With a November ballot initiative teed up for medical marijuana, the camps working both sides of the issue are now deep in the trenches, trying to lure voters. Cold, hard cash is obviously powering the efforts, which begs the question: Where's the money coming from?
In both camps, big-money donors are footing most of the bill. But in terms of the pro-pot movement, two main funders are being underwritten by thousands of contributors from across the state -- moms and pops and potheads opening their wallets for $50 and $100 donations.
In between, though, there's another, sizable camp -- the midsize givers who have handed over five-figure sums, sometimes several times. It's a key group in the fight to bring legal medical weed to Florida, and records show it's an eclectic assortment: from local attorneys to sports agents and out-of-state pot entrepreneurs to reptile sellers.
Campaign documents show that the People United for Medical Marijuana's piggy bank is filled with around $5.5 million from 5,659 gifts. Most of that cash came from two sources: movement leader John Morgan and Democratic cause sugar mama Barbara Stiefel.
But out-of-state weed interests are also getting in on the action. Denver and Irvine-based Ghost Group, a private firm with fingers in dozens of medical marijuana websites and ventures, gave $10,000 to the campaign. Scott Dittman -- CEO of Fusion Pharm Inc., a company that tricks out shipping containers as grow houses -- dropped $40,000. The Harborside Health Center, an Oakland cannabis dispensary, forked over $20,000.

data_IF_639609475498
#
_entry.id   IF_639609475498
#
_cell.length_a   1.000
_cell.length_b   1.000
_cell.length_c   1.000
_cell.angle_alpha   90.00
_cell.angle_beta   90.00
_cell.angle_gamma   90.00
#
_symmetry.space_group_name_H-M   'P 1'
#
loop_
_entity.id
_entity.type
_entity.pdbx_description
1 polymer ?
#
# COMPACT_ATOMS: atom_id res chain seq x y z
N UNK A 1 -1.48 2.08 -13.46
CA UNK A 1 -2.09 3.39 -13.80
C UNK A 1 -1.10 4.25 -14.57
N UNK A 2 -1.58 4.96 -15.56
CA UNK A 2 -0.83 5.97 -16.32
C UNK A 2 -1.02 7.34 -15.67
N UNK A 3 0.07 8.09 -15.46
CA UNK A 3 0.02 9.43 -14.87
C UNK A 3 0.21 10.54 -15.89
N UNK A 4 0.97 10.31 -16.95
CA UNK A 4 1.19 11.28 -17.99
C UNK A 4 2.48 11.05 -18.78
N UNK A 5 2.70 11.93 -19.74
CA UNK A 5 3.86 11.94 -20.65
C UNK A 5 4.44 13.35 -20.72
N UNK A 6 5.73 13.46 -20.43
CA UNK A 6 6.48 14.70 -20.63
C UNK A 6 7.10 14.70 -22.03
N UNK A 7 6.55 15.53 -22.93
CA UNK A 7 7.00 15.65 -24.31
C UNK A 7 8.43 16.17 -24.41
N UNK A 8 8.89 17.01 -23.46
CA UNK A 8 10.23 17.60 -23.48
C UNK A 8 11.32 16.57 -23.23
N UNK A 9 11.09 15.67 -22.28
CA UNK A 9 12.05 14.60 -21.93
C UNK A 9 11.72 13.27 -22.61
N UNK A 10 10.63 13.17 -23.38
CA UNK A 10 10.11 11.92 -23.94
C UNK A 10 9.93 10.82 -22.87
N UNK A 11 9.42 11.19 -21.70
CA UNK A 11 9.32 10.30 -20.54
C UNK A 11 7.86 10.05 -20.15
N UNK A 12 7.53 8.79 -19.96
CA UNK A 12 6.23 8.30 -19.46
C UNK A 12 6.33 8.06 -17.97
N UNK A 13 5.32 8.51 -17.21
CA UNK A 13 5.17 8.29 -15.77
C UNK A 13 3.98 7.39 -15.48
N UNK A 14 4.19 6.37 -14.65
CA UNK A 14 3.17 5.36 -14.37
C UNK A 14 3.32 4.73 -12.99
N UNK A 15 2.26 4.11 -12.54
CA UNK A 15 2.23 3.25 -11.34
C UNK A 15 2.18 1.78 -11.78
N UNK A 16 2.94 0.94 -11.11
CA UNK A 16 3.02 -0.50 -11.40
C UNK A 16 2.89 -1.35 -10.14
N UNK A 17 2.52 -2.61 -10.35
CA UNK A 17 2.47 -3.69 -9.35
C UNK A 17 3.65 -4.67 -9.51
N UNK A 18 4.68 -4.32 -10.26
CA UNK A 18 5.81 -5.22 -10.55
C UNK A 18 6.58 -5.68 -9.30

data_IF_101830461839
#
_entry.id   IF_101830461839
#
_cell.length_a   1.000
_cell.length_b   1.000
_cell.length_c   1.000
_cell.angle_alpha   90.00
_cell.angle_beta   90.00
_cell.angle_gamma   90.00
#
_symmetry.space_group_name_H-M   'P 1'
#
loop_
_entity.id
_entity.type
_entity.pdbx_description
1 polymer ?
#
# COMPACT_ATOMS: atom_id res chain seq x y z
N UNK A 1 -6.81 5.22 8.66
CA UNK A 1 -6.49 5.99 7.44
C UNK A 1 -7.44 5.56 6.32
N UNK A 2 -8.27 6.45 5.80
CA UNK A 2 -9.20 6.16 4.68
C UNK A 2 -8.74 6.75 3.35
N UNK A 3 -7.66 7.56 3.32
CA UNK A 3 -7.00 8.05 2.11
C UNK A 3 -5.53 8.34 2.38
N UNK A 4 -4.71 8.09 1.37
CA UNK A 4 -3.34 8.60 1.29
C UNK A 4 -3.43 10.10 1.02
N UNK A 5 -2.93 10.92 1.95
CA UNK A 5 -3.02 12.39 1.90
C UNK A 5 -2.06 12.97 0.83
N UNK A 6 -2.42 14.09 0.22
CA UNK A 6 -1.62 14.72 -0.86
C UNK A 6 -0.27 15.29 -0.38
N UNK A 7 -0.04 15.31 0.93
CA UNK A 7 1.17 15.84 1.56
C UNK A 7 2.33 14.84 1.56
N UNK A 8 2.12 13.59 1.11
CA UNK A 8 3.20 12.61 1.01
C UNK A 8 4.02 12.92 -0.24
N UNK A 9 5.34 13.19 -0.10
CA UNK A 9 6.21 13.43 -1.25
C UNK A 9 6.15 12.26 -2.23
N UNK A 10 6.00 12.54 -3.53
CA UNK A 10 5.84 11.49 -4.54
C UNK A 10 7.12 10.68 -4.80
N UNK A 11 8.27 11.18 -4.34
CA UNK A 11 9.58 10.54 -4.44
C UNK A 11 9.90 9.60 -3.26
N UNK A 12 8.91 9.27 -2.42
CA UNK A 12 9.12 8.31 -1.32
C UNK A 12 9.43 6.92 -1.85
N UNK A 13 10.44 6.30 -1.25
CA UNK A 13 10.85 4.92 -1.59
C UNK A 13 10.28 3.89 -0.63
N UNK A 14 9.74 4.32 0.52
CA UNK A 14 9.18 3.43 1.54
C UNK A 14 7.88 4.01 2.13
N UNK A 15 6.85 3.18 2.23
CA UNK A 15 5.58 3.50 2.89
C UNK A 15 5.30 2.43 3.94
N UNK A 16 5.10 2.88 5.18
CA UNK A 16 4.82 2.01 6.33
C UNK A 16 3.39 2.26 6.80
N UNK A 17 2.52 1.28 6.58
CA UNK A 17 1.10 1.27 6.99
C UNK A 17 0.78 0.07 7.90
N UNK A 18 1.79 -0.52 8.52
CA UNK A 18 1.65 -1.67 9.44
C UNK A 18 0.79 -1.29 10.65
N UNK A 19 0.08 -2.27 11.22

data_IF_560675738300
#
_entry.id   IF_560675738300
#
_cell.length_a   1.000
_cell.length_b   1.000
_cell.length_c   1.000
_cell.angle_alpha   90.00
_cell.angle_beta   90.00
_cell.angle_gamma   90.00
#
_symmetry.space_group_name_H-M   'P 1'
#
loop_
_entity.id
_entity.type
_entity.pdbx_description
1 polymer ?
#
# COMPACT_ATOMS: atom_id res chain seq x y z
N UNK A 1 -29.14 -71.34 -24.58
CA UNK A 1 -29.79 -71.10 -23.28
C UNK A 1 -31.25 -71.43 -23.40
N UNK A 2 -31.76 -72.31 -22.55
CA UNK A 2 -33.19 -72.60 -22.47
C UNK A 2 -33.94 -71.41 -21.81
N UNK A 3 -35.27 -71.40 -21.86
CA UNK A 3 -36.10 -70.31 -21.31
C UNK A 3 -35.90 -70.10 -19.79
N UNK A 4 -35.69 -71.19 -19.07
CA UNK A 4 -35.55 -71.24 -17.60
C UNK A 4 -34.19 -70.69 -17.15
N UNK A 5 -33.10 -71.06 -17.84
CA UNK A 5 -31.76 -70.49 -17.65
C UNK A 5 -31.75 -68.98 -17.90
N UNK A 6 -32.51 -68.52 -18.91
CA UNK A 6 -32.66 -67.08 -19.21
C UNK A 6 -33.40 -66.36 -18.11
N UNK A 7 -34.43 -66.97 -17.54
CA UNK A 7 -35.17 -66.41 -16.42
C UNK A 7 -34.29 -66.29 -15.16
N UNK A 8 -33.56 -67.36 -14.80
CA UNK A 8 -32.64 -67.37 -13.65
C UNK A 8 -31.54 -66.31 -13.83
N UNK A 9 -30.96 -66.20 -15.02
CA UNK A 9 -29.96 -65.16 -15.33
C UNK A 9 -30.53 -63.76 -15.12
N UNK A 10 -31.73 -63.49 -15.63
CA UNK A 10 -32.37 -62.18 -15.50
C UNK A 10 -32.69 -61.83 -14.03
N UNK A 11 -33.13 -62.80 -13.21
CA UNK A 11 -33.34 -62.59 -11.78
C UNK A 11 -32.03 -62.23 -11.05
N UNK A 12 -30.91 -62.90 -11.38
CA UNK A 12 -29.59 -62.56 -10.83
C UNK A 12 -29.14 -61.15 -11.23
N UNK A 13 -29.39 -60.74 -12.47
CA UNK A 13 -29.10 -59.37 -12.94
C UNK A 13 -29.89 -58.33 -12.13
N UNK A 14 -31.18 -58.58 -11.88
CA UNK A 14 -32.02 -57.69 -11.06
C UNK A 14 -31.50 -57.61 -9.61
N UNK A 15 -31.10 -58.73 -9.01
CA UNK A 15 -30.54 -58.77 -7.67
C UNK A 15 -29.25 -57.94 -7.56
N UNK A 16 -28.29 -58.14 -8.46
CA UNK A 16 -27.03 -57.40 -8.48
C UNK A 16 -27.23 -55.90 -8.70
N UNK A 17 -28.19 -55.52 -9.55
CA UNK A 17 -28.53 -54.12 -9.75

Across Florida, the mix of midsized givers includes oddball companies and no-name outfits. Int. Sports Managing, which lists its address as a West Kendall apartment, gave $50,000. Harrison's Organic Acres in Palm Beach also kicked in $50,000. Manchester Capital, based in Plantation, mailed in $30,000. Hollywood-based Alternative Fuels Americas Inc. spent $10,000, the same figure contributed by Miami-based criminal defense firm Jeffrey Feiler PA. Ben Siegel Reptiles, a Deerfield Beach wholesaler of slithery pets, also sent a check for $10,000.
"I believe as a country, not just in Florida, we should be allowed to choose the option of medical cannabis to treat ailments," Siegel says. "If alcohol and tobacco are legal, it seems a little bit odd that cannabis should not be, especially with the new research showing its many untapped benefits. I got to watch my father, my best friend, die of liver cancer slowly over three years. The only relief he could get was from painkillers that were damaging the very organ he was trying to fix. It was a terrible Catch-22 that could have been avoided had medicinal marijuana been an option."
The real contrast between the yea and nay campaigns for medical marijuana becomes apparent in the financials of People United for Medical Marijuana's foe, Drug Free Florida Committee. That group, with $2.7 million, has been funded by only 15 contributions, including $2.5 million from Sheldon Adelson, $100,000 from Drug Free America Foundation founder Mel Sembler, and $25,000 from former U.S. Ambassador to Portugal Alfred Hoffman Jr. The regular Joes and the midfigure funders are nowhere to be found.
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